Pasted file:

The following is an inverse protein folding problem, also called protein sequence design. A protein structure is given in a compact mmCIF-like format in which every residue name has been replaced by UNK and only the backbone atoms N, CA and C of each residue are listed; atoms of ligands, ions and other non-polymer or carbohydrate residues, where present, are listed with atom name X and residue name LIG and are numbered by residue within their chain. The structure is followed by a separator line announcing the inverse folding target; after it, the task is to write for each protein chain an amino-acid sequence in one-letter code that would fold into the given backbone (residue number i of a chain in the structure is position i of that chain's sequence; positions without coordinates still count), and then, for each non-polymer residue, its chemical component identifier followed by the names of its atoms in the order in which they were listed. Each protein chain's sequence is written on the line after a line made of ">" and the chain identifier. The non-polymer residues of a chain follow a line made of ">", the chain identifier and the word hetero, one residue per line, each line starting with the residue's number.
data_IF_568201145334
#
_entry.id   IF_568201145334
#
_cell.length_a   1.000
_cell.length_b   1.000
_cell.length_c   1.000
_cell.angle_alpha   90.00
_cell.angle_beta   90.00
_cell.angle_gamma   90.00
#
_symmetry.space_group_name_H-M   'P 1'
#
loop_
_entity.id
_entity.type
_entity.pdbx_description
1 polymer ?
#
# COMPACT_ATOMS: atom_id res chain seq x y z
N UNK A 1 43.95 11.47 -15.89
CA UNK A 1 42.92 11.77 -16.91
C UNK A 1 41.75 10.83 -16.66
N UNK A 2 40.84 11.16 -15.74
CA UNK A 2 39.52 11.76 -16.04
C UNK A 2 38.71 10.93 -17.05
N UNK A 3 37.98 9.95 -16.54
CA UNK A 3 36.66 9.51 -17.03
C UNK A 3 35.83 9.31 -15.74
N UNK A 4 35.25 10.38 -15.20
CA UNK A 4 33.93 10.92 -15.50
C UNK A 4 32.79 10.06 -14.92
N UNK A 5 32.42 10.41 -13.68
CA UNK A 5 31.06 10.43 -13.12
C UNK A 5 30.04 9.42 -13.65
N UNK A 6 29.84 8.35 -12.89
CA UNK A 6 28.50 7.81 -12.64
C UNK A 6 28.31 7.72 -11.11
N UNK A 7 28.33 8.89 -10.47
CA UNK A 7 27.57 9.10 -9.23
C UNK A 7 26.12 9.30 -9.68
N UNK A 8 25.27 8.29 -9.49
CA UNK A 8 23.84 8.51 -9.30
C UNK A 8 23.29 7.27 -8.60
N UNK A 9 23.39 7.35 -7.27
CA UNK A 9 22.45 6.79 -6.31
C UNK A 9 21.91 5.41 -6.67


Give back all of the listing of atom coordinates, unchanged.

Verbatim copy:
The following is an inverse protein folding problem, also called protein sequence design. A protein structure is given in a compact mmCIF-like format in which every residue name has been replaced by UNK and only the backbone atoms N, CA and C of each residue are listed; atoms of ligands, ions and other non-polymer or carbohydrate residues, where present, are listed with atom name X and residue name LIG and are numbered by residue within their chain. The structure is followed by a separator line announcing the inverse folding target; after it, the task is to write for each protein chain an amino-acid sequence in one-letter code that would fold into the given backbone (residue number i of a chain in the structure is position i of that chain's sequence; positions without coordinates still count), and then, for each non-polymer residue, its chemical component identifier followed by the names of its atoms in the order in which they were listed. Each protein chain's sequence is written on the line after a line made of ">" and the chain identifier. The non-polymer residues of a chain follow a line made of ">", the chain identifier and the word hetero, one residue per line, each line starting with the residue's number.
data_IF_568201145334
#
_entry.id   IF_568201145334
#
_cell.length_a   1.000
_cell.length_b   1.000
_cell.length_c   1.000
_cell.angle_alpha   90.00
_cell.angle_beta   90.00
_cell.angle_gamma   90.00
#
_symmetry.space_group_name_H-M   'P 1'
#
loop_
_entity.id
_entity.type
_entity.pdbx_description
1 polymer ?
#
# COMPACT_ATOMS: atom_id res chain seq x y z
N UNK A 1 43.95 11.47 -15.89
CA UNK A 1 42.92 11.77 -16.91
C UNK A 1 41.75 10.83 -16.66
N UNK A 2 40.84 11.16 -15.74
CA UNK A 2 39.52 11.76 -16.04
C UNK A 2 38.71 10.93 -17.05
N UNK A 3 37.98 9.95 -16.54
CA UNK A 3 36.66 9.51 -17.03
C UNK A 3 35.83 9.31 -15.74
N UNK A 4 35.25 10.38 -15.20
CA UNK A 4 33.93 10.92 -15.50
C UNK A 4 32.79 10.06 -14.92
N UNK A 5 32.42 10.41 -13.68
CA UNK A 5 31.06 10.43 -13.12
C UNK A 5 30.04 9.42 -13.65
N UNK A 6 29.84 8.35 -12.89
CA UNK A 6 28.50 7.81 -12.64
C UNK A 6 28.31 7.72 -11.11
N UNK A 7 28.33 8.89 -10.47
CA UNK A 7 27.57 9.10 -9.23
C UNK A 7 26.12 9.30 -9.68
N UNK A 8 25.27 8.29 -9.49
CA UNK A 8 23.84 8.51 -9.30
C UNK A 8 23.29 7.27 -8.60
N UNK A 9 23.39 7.35 -7.27
CA UNK A 9 22.45 6.79 -6.31
C UNK A 9 21.91 5.41 -6.67